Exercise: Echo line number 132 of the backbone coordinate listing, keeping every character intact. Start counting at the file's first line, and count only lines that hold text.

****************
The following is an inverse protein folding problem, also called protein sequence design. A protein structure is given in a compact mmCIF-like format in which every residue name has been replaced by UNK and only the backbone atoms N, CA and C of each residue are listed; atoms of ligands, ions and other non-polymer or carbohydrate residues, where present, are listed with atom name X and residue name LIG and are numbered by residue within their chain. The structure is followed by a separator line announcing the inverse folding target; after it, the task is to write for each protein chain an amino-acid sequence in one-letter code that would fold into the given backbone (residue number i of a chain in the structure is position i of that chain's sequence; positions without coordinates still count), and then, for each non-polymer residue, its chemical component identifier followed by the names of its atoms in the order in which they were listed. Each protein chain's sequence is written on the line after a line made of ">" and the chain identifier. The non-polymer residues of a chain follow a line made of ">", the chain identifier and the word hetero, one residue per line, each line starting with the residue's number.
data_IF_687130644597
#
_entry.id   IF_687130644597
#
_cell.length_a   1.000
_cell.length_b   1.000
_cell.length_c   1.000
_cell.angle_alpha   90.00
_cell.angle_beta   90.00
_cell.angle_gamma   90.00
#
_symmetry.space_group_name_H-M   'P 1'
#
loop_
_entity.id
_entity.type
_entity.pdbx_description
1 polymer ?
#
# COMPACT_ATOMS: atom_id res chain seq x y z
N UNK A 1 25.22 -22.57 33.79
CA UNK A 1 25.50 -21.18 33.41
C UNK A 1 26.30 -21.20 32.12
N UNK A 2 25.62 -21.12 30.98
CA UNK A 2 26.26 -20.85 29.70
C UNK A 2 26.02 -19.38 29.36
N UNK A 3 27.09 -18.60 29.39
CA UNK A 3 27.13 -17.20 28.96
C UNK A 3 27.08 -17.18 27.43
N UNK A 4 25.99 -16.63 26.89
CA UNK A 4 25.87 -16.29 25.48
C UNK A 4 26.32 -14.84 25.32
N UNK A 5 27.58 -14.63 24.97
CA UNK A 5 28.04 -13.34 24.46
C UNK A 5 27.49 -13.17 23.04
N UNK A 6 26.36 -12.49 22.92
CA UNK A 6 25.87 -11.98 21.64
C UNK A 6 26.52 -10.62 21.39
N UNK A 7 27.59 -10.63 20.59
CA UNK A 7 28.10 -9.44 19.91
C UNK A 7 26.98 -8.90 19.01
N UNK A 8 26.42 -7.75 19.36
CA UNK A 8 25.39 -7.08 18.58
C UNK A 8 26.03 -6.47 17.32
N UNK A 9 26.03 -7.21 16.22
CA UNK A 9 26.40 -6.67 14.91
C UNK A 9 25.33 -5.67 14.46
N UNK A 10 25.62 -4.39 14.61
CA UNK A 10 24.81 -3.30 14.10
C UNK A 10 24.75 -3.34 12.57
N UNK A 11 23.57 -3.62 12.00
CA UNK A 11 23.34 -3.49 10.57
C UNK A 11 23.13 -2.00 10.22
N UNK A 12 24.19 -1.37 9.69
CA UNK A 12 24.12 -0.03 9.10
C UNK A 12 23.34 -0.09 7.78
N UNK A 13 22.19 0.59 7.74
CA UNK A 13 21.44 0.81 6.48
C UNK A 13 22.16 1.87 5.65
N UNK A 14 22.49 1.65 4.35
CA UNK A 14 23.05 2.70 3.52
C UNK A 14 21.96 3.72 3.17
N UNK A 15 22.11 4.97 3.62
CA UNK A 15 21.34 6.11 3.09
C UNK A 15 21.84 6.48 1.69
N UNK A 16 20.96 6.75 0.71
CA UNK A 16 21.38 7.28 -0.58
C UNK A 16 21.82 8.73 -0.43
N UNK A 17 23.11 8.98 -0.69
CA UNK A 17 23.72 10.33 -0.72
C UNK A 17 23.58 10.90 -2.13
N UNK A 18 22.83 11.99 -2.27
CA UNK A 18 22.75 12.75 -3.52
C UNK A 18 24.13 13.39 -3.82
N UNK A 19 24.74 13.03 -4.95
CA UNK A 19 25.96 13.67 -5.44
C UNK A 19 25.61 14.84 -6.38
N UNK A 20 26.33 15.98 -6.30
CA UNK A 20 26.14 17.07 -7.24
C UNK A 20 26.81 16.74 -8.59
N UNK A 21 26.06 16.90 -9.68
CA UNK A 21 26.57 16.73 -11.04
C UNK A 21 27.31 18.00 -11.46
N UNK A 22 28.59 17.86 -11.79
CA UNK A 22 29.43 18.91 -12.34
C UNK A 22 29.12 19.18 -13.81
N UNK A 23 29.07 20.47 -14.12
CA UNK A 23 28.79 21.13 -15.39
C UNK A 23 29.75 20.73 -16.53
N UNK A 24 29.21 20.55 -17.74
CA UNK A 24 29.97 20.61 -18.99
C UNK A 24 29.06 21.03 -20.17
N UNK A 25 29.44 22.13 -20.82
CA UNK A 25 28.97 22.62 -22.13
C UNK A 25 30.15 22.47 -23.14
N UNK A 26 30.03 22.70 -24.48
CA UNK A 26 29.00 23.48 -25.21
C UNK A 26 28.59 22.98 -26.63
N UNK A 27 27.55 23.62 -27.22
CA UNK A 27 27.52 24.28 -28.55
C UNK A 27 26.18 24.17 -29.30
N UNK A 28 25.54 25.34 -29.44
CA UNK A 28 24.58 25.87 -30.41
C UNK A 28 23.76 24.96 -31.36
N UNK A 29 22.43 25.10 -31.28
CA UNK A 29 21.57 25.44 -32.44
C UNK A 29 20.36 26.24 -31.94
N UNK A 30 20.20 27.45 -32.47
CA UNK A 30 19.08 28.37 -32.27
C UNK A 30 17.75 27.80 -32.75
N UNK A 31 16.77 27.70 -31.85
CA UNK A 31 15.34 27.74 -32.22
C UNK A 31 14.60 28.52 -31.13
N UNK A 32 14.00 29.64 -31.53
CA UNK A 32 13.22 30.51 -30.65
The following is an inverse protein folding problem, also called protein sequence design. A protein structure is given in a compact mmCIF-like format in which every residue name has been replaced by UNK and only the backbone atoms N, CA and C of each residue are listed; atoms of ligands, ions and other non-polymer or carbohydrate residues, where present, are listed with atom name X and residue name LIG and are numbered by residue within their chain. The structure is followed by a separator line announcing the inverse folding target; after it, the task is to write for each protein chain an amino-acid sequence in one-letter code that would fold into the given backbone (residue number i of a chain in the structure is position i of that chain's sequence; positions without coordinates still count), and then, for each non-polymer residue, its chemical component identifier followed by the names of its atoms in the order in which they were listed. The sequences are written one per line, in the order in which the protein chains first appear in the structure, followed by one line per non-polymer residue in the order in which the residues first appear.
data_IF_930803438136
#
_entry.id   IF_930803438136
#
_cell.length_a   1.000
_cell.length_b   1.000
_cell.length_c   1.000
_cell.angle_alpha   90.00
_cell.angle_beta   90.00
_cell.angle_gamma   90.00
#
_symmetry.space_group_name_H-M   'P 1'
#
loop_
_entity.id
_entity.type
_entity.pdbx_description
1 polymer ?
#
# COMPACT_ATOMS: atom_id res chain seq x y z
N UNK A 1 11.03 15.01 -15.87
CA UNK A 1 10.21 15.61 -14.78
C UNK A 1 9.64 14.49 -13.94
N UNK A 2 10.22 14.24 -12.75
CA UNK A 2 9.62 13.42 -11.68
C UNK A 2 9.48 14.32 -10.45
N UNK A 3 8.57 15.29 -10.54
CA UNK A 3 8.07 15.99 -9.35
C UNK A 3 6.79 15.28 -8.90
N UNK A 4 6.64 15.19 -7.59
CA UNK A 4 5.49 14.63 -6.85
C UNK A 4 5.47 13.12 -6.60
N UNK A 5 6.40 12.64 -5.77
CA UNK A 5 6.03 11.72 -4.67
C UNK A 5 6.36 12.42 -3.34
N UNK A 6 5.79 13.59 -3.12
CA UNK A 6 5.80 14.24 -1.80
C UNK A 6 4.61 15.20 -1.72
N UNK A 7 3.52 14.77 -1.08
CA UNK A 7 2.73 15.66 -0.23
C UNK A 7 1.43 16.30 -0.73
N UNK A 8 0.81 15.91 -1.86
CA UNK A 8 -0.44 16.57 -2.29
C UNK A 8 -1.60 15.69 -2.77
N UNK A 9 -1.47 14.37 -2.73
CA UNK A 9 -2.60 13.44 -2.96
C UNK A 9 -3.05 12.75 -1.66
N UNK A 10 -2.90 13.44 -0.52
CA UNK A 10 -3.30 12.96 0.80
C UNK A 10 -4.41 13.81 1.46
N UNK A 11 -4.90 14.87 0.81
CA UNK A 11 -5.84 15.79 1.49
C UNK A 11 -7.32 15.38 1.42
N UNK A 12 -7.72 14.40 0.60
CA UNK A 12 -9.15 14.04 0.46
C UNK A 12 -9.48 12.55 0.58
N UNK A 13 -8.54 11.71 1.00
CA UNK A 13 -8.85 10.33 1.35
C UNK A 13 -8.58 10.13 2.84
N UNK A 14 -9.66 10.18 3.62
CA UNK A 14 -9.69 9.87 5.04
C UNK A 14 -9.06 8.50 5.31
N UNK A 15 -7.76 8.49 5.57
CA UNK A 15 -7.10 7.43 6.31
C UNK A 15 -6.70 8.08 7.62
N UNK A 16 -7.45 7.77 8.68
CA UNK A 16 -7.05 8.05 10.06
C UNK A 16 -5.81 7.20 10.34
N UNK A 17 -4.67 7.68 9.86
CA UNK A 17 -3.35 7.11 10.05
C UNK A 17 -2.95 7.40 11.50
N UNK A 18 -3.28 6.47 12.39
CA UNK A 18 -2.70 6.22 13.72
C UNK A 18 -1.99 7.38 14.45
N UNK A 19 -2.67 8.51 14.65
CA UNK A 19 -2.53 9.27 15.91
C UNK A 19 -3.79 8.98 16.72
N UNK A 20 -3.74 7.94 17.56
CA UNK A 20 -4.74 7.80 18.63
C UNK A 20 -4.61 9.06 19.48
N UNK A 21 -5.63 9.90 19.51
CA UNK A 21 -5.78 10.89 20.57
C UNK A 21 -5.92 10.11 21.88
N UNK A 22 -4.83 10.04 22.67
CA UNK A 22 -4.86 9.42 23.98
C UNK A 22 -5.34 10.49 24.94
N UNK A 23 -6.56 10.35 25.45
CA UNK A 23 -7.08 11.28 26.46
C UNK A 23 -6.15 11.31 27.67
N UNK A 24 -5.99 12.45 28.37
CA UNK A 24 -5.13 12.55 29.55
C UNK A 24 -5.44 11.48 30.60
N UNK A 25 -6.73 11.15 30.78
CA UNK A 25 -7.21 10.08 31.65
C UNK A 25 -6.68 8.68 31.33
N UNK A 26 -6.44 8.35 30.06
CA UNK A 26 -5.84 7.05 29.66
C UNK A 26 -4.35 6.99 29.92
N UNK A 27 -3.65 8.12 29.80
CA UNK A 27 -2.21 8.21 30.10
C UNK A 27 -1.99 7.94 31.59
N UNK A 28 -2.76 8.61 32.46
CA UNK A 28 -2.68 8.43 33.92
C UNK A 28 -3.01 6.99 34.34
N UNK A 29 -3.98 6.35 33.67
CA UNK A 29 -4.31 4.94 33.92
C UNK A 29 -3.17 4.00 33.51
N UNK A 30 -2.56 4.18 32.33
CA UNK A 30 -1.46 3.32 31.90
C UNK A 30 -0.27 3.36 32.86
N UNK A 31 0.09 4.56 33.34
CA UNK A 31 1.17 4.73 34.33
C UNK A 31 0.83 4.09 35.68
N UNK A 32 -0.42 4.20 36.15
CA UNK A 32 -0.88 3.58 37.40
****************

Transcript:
_entity.id